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Eric Garner

Michael Brown

Walter Scott

Philando Castile

Alton Sterling

Jordan Edwards

But then I got an answer that was both encouraging and daunting: God expects his followers – the people who truly claim to be committed to him – to create the justice we all long for. He’s expecting you and I to stand in that gap. To not wait for someone else or for the right time or for the right resources – but to fight and labor for justice now!

Certainly, there is a day coming when Jesus will come back on the scene… not as a baby in need of care, but as a King ready to rule. But that’s not yet. For today, he’s called us to rise up and act.

“Woe to you, teachers of the law and Pharisees, you hypocrites! You give a tenth of your spices – mint, dill, and cummin. But you have neglected the more important matters of the law – justice, mercy and faithfulness. You should have practiced the latter, without neglecting the former. You blind guides! You strain out a gnat but swallow a camel.”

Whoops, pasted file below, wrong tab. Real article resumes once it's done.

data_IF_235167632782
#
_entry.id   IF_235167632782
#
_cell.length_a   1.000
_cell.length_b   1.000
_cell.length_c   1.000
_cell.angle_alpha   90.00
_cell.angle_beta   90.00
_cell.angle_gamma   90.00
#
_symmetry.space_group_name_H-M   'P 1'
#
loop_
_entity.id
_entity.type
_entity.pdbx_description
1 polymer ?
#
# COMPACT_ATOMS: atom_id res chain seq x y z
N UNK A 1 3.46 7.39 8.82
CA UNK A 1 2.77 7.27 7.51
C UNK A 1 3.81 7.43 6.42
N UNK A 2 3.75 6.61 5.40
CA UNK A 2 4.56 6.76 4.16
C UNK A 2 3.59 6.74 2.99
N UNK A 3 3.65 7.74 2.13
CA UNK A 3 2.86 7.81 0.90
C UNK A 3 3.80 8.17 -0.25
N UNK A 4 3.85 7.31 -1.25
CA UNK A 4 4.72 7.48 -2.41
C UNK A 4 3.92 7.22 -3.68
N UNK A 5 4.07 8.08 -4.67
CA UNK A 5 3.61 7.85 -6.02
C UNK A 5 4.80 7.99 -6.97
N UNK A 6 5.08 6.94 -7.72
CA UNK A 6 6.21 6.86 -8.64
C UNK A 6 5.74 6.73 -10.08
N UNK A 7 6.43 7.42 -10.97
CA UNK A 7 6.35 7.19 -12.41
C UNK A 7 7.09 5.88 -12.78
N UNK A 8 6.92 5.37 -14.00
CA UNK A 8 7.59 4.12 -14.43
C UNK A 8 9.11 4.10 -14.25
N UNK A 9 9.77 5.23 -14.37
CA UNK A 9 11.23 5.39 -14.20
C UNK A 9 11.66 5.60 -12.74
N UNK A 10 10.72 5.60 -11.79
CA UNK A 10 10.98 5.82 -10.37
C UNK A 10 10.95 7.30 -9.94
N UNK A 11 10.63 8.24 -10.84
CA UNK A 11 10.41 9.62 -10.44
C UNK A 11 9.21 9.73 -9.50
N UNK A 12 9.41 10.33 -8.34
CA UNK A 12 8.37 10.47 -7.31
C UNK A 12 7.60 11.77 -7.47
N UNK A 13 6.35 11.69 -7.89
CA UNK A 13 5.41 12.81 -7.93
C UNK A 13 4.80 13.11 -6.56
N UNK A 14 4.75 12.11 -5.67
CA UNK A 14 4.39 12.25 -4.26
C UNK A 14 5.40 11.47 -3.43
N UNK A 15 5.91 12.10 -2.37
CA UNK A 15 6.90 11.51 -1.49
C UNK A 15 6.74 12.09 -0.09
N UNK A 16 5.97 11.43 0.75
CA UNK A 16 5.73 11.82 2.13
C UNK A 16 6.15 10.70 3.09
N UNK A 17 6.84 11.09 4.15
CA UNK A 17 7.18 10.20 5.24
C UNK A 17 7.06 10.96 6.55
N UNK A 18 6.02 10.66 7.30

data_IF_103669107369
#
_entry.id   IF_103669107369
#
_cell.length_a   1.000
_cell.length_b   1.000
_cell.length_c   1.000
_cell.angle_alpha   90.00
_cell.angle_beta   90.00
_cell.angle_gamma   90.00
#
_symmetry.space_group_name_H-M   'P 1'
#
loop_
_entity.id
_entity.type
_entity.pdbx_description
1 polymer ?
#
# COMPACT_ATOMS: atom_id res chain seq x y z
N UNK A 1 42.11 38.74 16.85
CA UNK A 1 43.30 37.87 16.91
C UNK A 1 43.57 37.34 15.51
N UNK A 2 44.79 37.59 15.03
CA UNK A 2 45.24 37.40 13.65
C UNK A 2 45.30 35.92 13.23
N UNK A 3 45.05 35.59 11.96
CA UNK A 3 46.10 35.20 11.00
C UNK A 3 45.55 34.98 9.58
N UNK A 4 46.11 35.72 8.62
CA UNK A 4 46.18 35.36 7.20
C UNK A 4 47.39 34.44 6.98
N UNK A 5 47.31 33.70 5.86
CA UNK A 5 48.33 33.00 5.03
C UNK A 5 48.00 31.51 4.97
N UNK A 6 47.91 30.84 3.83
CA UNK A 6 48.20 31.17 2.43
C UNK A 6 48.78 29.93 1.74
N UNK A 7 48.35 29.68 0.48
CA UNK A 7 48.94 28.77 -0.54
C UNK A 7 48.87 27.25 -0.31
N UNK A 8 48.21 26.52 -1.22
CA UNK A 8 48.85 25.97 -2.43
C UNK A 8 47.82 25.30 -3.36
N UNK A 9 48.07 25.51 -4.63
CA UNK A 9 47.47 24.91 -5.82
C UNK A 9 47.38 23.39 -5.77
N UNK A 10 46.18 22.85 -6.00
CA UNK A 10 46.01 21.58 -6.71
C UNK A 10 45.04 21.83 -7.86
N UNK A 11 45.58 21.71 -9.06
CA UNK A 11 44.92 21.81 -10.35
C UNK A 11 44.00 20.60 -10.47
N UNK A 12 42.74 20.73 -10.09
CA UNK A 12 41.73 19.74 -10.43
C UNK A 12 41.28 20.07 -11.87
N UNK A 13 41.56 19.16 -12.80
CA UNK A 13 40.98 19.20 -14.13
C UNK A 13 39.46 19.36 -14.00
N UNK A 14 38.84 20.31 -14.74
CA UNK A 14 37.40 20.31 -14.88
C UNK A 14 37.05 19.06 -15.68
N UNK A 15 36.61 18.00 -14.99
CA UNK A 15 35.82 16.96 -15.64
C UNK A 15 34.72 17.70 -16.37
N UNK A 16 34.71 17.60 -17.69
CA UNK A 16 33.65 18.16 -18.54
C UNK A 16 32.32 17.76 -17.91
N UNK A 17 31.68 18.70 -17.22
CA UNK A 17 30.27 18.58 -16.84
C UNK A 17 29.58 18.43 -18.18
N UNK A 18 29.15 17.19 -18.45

Matthew 23:23-24

In Jesus’ day, the teachers of the law and Pharisees were an interesting bunch. I don’t like to admit it, but they thought very similarly to the ways I often think, when left unchecked. They’re more similar to us in the church today than we often concede. I’m convinced of this.

It was common practice for the Jews to tithe- to give 10% of their earnings and income each year back to God. And they were very meticulous about it. It was common practice for families to tithe from all of their crops. Even if they had a small garden of spices in their back yard, they would still give a tenth of it each year at harvest time as an offering. In fact, they were so meticulous, if there was any miscommunication or question as to whether or not the tithe had been given already, the owner of the land would give a second tithe, just to make sure it happened.